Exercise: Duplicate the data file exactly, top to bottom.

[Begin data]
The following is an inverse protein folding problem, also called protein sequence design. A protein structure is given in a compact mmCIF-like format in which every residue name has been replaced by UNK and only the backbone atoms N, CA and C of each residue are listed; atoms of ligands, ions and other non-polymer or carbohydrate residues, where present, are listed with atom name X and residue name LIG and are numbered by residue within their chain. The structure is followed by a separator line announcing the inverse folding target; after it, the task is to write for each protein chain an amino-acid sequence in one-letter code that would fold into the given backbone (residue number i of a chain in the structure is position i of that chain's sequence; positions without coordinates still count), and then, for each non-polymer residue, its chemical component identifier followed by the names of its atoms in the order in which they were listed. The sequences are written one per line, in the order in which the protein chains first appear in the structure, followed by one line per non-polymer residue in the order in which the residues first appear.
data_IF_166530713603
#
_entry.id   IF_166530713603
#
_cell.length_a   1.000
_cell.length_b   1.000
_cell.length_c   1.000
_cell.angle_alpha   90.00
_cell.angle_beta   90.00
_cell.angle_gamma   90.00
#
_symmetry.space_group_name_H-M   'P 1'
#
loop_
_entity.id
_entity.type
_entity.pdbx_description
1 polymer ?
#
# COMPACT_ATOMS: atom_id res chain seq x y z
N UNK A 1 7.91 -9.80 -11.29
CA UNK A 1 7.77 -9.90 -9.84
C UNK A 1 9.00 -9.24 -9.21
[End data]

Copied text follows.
The following is an inverse protein folding problem, also called protein sequence design. A protein structure is given in a compact mmCIF-like format in which every residue name has been replaced by UNK and only the backbone atoms N, CA and C of each residue are listed; atoms of ligands, ions and other non-polymer or carbohydrate residues, where present, are listed with atom name X and residue name LIG and are numbered by residue within their chain. The structure is followed by a separator line announcing the inverse folding target; after it, the task is to write for each protein chain an amino-acid sequence in one-letter code that would fold into the given backbone (residue number i of a chain in the structure is position i of that chain's sequence; positions without coordinates still count), and then, for each non-polymer residue, its chemical component identifier followed by the names of its atoms in the order in which they were listed. The sequences are written one per line, in the order in which the protein chains first appear in the structure, followed by one line per non-polymer residue in the order in which the residues first appear.
data_IF_166530713603
#
_entry.id   IF_166530713603
#
_cell.length_a   1.000
_cell.length_b   1.000
_cell.length_c   1.000
_cell.angle_alpha   90.00
_cell.angle_beta   90.00
_cell.angle_gamma   90.00
#
_symmetry.space_group_name_H-M   'P 1'
#
loop_
_entity.id
_entity.type
_entity.pdbx_description
1 polymer ?
#
# COMPACT_ATOMS: atom_id res chain seq x y z
N UNK A 1 7.91 -9.80 -11.29
CA UNK A 1 7.77 -9.90 -9.84
C UNK A 1 9.00 -9.24 -9.21